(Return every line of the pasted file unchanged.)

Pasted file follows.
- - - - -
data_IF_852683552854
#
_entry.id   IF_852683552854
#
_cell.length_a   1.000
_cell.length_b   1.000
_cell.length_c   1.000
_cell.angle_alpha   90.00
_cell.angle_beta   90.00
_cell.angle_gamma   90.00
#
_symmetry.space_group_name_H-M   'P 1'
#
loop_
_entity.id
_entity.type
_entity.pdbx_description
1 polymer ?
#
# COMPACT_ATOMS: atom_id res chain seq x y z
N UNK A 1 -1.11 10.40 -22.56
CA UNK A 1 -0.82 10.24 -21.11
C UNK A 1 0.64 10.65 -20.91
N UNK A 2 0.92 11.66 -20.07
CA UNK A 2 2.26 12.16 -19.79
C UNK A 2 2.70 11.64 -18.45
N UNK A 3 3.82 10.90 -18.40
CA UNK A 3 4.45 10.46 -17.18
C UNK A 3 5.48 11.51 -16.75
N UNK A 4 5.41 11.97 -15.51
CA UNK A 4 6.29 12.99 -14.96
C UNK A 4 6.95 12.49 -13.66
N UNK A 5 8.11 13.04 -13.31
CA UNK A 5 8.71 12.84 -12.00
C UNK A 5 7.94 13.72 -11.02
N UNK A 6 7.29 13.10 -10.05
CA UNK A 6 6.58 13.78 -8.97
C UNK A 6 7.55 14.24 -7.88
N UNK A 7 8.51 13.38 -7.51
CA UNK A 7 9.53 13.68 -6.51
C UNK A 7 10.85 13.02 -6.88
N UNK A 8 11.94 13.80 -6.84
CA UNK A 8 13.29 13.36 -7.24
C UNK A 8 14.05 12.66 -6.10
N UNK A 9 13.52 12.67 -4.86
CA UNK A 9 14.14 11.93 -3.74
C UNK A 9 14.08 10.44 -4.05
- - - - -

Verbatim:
data_IF_852683552854
#
_entry.id   IF_852683552854
#
_cell.length_a   1.000
_cell.length_b   1.000
_cell.length_c   1.000
_cell.angle_alpha   90.00
_cell.angle_beta   90.00
_cell.angle_gamma   90.00
#
_symmetry.space_group_name_H-M   'P 1'
#
loop_
_entity.id
_entity.type
_entity.pdbx_description
1 polymer ?
#
# COMPACT_ATOMS: atom_id res chain seq x y z
N UNK A 1 -1.11 10.40 -22.56
CA UNK A 1 -0.82 10.24 -21.11
C UNK A 1 0.64 10.65 -20.91
N UNK A 2 0.92 11.66 -20.07
CA UNK A 2 2.26 12.16 -19.79
C UNK A 2 2.70 11.64 -18.45
N UNK A 3 3.82 10.90 -18.40
CA UNK A 3 4.45 10.46 -17.18
C UNK A 3 5.48 11.51 -16.75
N UNK A 4 5.41 11.97 -15.51
CA UNK A 4 6.29 12.99 -14.96
C UNK A 4 6.95 12.49 -13.66
N UNK A 5 8.11 13.04 -13.31
CA UNK A 5 8.71 12.84 -12.00
C UNK A 5 7.94 13.72 -11.02
N UNK A 6 7.29 13.10 -10.05
CA UNK A 6 6.58 13.78 -8.97
C UNK A 6 7.55 14.24 -7.88
N UNK A 7 8.51 13.38 -7.51
CA UNK A 7 9.53 13.68 -6.51
C UNK A 7 10.85 13.02 -6.88
N UNK A 8 11.94 13.80 -6.84
CA UNK A 8 13.29 13.36 -7.24
C UNK A 8 14.05 12.66 -6.10
N UNK A 9 13.52 12.67 -4.86
CA UNK A 9 14.14 11.93 -3.74
C UNK A 9 14.08 10.44 -4.05